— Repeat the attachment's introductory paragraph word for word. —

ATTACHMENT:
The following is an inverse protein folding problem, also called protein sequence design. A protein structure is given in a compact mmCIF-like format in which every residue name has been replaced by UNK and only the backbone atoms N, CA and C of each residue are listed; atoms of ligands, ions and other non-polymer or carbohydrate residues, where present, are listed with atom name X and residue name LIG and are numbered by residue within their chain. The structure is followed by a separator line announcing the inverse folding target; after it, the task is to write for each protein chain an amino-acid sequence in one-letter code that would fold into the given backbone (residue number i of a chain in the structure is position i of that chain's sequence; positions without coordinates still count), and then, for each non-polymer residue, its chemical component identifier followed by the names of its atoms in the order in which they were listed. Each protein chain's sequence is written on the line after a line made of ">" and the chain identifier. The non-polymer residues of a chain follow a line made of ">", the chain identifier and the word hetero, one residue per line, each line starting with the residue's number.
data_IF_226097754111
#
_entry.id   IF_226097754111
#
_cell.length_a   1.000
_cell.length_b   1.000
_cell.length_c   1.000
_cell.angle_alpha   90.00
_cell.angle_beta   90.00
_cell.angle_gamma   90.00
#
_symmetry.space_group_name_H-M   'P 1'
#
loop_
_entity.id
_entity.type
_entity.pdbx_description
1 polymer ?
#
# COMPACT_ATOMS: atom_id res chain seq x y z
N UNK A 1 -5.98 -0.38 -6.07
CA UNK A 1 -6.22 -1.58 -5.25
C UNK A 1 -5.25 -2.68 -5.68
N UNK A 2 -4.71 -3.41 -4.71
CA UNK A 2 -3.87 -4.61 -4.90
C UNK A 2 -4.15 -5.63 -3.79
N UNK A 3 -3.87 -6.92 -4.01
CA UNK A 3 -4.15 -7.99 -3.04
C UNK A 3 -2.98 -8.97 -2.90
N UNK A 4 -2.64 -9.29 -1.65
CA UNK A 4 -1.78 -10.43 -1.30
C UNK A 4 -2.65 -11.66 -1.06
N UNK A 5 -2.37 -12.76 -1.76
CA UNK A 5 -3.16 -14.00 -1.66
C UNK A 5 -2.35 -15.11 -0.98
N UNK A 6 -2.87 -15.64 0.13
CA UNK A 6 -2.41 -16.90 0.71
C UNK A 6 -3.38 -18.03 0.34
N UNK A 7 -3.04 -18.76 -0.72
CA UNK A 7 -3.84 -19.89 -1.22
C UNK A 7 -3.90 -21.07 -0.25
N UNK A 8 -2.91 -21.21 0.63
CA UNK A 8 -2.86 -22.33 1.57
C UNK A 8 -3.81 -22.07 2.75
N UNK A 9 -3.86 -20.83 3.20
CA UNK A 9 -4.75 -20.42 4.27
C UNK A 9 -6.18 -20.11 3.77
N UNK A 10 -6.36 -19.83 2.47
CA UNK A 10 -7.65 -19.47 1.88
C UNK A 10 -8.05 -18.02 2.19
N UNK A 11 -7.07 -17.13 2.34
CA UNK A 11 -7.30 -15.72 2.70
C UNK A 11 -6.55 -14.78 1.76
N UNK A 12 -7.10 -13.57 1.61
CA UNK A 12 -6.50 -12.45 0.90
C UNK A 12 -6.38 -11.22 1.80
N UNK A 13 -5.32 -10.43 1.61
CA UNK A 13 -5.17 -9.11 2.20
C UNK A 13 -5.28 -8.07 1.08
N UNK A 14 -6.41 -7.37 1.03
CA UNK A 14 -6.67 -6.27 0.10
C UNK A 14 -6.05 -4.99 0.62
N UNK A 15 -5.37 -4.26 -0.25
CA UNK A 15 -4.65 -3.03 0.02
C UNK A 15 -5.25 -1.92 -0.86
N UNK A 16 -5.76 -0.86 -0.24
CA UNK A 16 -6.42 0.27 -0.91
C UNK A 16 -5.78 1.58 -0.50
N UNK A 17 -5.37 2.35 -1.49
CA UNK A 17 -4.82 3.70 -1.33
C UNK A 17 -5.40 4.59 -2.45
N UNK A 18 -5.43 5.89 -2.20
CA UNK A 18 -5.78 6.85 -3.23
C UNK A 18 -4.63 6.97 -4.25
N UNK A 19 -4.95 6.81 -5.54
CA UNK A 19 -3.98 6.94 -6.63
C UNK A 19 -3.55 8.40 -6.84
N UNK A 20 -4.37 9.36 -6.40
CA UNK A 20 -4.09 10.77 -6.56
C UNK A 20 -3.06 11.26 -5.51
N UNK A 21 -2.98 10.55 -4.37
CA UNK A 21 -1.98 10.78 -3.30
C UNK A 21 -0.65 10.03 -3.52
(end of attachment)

The following is an inverse protein folding problem, also called protein sequence design. A protein structure is given in a compact mmCIF-like format in which every residue name has been replaced by UNK and only the backbone atoms N, CA and C of each residue are listed; atoms of ligands, ions and other non-polymer or carbohydrate residues, where present, are listed with atom name X and residue name LIG and are numbered by residue within their chain. The structure is followed by a separator line announcing the inverse folding target; after it, the task is to write for each protein chain an amino-acid sequence in one-letter code that would fold into the given backbone (residue number i of a chain in the structure is position i of that chain's sequence; positions without coordinates still count), and then, for each non-polymer residue, its chemical component identifier followed by the names of its atoms in the order in which they were listed. Each protein chain's sequence is written on the line after a line made of ">" and the chain identifier. The non-polymer residues of a chain follow a line made of ">", the chain identifier and the word hetero, one residue per line, each line starting with the residue's number.